The Snow Goose

Guest Perspective

Dad aboard Snow Goose. Boats often have personalities, and this one’s was a bit on the destructive end of the scale. Photo courtesy Randy Randall

By Randy Randall
For Points East

Snow Goose was a Marblehead cruiser designed by Eldridge-McGinnis and built in the late ’50s at Marblehead Boatyard on the Biddeford side of the Saco River in Maine. My dad owned the boat for over 20 years, and, as with any long-term relationship, there were many good times – and some not so good. But all memorable. Here are a few of the more exciting mishaps I recall from the ’60s and ’70s.

The Snow Goose was a heavy boat. She was only 23 feet long, but still weighed a few tons. Easy. Maybe five or six thousand pounds. Her Palmer engine provided substantial ballast. Dad found an old racecar trailer at Beech Ridge Motor Speedway and built a cradle on top of that. He extended the trailer tongue with a long piece of 3” pipe and twice a year used that rig to haul Snow Goose to and from a marina at Old Orchard Beach. He pulled the boat with a little Toyota Hilux pickup that was dwarfed by Snow Goose coming along behind – an obvious case of the tail wagging the dog.

One spring day Dad crept slowly down the hill at the marina and turned into the parking lot, making a wide sweep to get lined up for the launch ramp. He was just about to pull ahead when friends yelled, “Hey, Bob, stop. Stop!” That long trailer tongue was bent at a right angle. The momentum of the heavy boat rolling downhill was responsible. If Dad had tried to straighten out the truck, the tongue would have surely snapped off. Now what? We had to somehow get the boat off the trailer.

Well, never underestimate the old guys. The first problem was how to get Dad’s little truck disconnected from the trailer. They chocked the trailer wheels with blocking and used a jack to pry the bent trailer hitch off the ball. Dad scooted out of the way, making room for us to back up the marina winch truck, run out the cable, make a loop around the car trailer and take up the slack. The old truck pulled Snow Goose up the hill and got it lined up with the launch ramp. In those days the marina roadway was gravel and we had to chock the dual wheels on the truck with cement blocks. We put the winch in reverse and slowly let gravity lower Snow Goose down the ramp and into the river. Once the old girl floated, the rest was easy. After winching the trailer up to dry land, we jury-rigged a hitch so Dad could haul what was left of the trailer back home. Of all the many launchings for that old boat, that was probably the most memorable.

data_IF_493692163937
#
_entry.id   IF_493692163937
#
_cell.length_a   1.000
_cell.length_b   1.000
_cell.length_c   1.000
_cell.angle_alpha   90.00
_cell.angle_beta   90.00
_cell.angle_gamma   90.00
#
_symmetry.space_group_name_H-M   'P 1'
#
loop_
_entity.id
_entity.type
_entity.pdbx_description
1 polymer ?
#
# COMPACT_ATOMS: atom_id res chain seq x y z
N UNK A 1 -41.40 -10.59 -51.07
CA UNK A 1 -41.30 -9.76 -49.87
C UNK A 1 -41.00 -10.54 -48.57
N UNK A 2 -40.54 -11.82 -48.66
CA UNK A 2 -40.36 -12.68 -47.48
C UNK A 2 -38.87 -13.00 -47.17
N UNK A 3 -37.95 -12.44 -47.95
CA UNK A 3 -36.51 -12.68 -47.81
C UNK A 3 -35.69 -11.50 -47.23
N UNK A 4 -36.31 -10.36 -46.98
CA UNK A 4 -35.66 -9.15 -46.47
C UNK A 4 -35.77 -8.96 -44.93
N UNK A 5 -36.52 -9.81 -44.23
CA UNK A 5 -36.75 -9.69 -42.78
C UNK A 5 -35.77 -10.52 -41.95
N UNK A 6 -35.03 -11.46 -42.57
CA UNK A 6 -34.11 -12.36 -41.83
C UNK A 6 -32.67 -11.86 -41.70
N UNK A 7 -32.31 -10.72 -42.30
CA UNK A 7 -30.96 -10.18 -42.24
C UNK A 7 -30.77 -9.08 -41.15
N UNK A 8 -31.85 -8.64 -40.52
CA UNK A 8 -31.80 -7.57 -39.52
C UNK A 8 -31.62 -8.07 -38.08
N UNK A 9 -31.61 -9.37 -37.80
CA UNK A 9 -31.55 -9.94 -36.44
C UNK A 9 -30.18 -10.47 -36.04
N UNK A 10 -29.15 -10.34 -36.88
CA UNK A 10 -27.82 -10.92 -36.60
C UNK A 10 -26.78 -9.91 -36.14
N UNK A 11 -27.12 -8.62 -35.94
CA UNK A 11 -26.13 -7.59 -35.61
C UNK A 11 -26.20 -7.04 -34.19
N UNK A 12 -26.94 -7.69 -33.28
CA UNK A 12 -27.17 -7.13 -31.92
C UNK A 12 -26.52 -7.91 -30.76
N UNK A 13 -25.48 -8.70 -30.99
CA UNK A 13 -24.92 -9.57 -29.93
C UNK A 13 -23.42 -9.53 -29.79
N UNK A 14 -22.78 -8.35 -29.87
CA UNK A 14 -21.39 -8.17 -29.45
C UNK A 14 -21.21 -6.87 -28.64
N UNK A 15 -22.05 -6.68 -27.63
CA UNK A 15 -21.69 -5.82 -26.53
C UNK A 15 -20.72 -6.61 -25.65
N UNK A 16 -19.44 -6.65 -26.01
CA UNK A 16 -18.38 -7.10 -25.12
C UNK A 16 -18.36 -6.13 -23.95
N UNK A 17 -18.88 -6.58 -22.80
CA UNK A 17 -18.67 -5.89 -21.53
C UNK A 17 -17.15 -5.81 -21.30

Then there was the time Snow Goose left a distinct impression on Dad’s truck. A different truck – a Ford with a cap over the bed. The launch routine was to back the trailer down the ramp at low tide, disconnect, and wait for the incoming tide to lift Snow Goose off. I spent some fun evenings aboard the old boat waiting for the tide to flood and lift us free. On this particular afternoon, Dad had help. We blocked the wheels and undid the trailer hitch and safety chains. Dad’s buddy, Mac, said he’d drive the truck up to the parking lot. However, when Mac released the parking brake, the truck rolled backward and smashed into the stem of Snow Goose. The heavy boat didn’t budge. But the impact left a nice neat crease dead-center down the back of the truck cap and bumper. That big dent was still there when Dad sold the truck a few years later.

On another beautiful summer evening my father-in-law and his neighbor and I couldn’t resist taking a ride in the old wooden boat. We didn’t realize it at the time, but the head gasket on the engine was leaking. We motored down the river at a nice clip, turned around at buoy #4, and headed back upriver – only to have the engine begin skipping and bucking and losing rpm’s. We pulled back on the throttle and the engine smoothed out somewhat, but the Snow Goose was barely moving. We crept up the river. After a couple of miles the engine gave a last gasp and died. By now it was dark, but luckily we managed to snag someone’s private dock and tie up. Looking back, we should have just left things alone, but we were focused on getting home with the boat. So I decided to swap out the sparkplugs. We only had a weak flashlight to see by, but we felt our way around the engine and sort of knew what we were doing. Then the wrench slipped and I drove my hand into the manifold. A loose piece of tin left a gaping cut. Our attention now shifted from the sparkplugs to my bleeding hand. We wrapped it in an old fish towel, walked up the path, and knocked on the homeowner’s door. My father-in-law called home and told the women where to come get us. The wives were quite surprised when the three of us tumbled into the car and told Mother to drive us to the hospital. No doubt we had lots of ’splaining to do. I think my Dad rescued the boat the next evening and nursed it back to the marina. Meanwhile, I was out of commission with six stitches.

Of course, these mishaps all happened over the many years Dad owned Snow Goose. As the summers passed, these stories became part of the old boat’s history with our family. Boats are funny that way; not like cars or trucks. Boats have personality and provenance, and seem to write their own stories.

I wonder if Snow Goose remembers?

Frequent contributor, correspondent and friend Randy Randall is co-owner of Marston’s Marina in Saco, Maine, and a dreamer and waterman of the first order.